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Think you don't have property to divide in a divorce? Think again

We read about high profile, celebrity divorces in the news just about every day. In fact, it seems to happen so often that million-dollar settlements and fights over summer homes can seem almost normal.

But the truth is most divorces will not end up making headlines, and they won't involve disputes over who gets which luxury car. Most people have far less sensational splits, but that doesn't make them any less devastating. And it doesn't mean that the process of dividing assets will go smoothly.

Every divorce in North Carolina will likely involve discussions about property division. Even if you think there's not much at stake, you could learn very quickly that there is much more on the line than you expected.

For starters, you should know that marital debts are eligible for equitable distribution, just as marital property is. This means that both you and your ex can wind up with the obligation to repay debt long after your settlement is final.

Beside debt, you will also have to address distribution of:

· Your home

· Income, including bonuses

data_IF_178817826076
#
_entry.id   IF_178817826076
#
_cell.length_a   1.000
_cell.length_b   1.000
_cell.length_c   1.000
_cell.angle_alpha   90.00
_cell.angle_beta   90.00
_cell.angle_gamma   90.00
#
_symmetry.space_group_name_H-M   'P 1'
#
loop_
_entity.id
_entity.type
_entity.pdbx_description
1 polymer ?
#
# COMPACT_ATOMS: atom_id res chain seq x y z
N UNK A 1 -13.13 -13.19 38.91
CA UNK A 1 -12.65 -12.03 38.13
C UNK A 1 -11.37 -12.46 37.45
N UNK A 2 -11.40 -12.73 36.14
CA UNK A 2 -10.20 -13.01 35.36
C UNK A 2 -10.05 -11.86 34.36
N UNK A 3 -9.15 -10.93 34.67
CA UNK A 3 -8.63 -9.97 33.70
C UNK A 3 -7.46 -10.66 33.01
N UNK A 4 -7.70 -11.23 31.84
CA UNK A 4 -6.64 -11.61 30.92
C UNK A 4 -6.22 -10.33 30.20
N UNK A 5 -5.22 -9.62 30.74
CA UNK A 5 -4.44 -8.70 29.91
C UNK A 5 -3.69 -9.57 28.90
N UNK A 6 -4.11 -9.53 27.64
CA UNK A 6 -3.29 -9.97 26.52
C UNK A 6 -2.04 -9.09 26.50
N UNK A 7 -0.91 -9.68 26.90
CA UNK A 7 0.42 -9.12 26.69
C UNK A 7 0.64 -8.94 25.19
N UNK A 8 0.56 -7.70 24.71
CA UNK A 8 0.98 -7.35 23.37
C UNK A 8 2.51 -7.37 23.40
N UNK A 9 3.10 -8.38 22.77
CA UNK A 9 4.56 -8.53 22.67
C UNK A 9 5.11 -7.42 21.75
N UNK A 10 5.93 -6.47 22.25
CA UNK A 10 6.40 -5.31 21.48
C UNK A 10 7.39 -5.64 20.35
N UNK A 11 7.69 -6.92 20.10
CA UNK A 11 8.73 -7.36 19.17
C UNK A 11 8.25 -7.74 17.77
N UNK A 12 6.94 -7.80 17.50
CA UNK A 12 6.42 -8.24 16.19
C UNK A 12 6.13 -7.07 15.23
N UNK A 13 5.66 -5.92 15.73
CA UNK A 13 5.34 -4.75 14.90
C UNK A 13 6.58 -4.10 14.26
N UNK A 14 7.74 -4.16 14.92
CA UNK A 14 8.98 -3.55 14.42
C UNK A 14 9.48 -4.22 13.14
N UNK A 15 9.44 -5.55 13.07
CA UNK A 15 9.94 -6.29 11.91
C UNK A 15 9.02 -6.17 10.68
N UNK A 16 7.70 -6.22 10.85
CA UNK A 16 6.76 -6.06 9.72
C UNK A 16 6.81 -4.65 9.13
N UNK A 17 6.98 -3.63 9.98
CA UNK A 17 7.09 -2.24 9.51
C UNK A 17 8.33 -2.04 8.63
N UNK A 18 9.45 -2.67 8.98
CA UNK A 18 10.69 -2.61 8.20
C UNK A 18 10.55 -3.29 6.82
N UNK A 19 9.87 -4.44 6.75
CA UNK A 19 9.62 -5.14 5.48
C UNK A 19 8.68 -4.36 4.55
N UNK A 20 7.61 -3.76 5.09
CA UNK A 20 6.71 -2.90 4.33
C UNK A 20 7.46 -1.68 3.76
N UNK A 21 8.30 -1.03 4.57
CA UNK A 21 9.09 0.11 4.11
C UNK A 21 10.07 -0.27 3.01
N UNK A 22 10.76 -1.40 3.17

· Cars you own or lease

· Lottery winnings

· Furniture

· Jewelry

· Life insurance policies

· Items with sentimental value

· Pets

In every divorce, these and other properties will be part of the distribution process. While some assets may ultimately be classified as separate property, failure to designate them as such would leave these items eligible for division.

Too many people think that they can just divide up their bank accounts and call it a day. However, you could wind up leaving yourself exposed to financial liabilities unnecessarily and miss out on receiving a fair settlement if you try to breeze through this step without carefully assessing the specifics of your situation.

Just because you don't have millions of dollars doesn't mean you have nothing to at stake in your divorce. Together with your attorney, you should take the time to examine thoroughly your separate and marital assets to calculate and fight for your fair share of your marital estate.